|"When a verdict is challenged for insufficiency of evidence or as being contrary to the evidence, it is not the function of this court to weigh the evidence or pass on the credibility of the witnesses. If the evidence, with all reasonable inferences to be drawn therefrom, when considered in the light most favorable to the prevailing party, supports the verdict, it will not be disturbed on appeal. [Citation omitted.]"|
The Harmons argue that the trial court erred in finding that the Kochs were not negligent in the installation and maintenance of the fence which held the calves. The Harmons do not otherwise argue that the trial court erred in finding that the calves became spooked, or otherwise dispute that the spooking of the cattle was the proximate cause of the Harmons' damages.
Evidence was produced at trial which supported the trial court's conclusion. In fact, even Brokesh, the expert for the Harmons, testified that although the fence had some problems, it was comparable to the kind of fencing used by other livestock producers and that even though using shorter spacing between the fence posts would have reduced the likelihood of escape, it would not have prevented it completely. In addition, the evidence showed that although cattle had gotten out of other corrals owned by the Kochs, the only other time a calf had escaped from the corral in question was once when someone had left a gate open.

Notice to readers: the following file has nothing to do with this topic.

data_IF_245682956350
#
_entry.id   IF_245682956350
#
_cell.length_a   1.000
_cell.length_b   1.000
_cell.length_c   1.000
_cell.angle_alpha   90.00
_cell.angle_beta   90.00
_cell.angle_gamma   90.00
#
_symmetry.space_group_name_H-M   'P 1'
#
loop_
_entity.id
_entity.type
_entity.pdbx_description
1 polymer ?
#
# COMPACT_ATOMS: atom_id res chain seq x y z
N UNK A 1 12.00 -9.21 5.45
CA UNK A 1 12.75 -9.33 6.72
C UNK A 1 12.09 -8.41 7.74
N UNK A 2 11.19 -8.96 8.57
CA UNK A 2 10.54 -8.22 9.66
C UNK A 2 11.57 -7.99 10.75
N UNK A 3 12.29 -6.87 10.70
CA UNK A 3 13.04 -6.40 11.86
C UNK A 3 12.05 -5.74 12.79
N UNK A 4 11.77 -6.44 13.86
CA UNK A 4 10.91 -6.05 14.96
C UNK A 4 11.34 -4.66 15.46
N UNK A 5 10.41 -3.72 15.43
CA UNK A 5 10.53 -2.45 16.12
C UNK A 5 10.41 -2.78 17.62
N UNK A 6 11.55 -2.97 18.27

For these reasons, it appears that the trial court's conclusion that the Kochs had exercised due care in the containment of the calves was supported by substantial competent evidence and should be upheld.
Next the Harmons ask this court to extend the application of the doctrine of res ipsa loquitur to include livestock cases. The trial court found that the doctrine was not applicable to such cases, citing Walborn v. Stockman, 10 Kan. App. 2d 597, 706 P.2d 465 (1985). This court's review of conclusions of law is unlimited. See Gillespie v. Seymour, 250 Kan. 123, 129, 823 P.2d 782 (1991).
In Walborn, this court stated:
"Kansas courts have consistently refused even to consider the application of res ipsa loquitur
livestock trespass case. An example is Wilson v. Rule, 169 Kan. 296 [, 219 P.2d
690 (1950)], an
analogous case in which the only evidence presented was that defendant's two mules were loose
unattended on the highway when plaintiff's car collided with them. The Wilson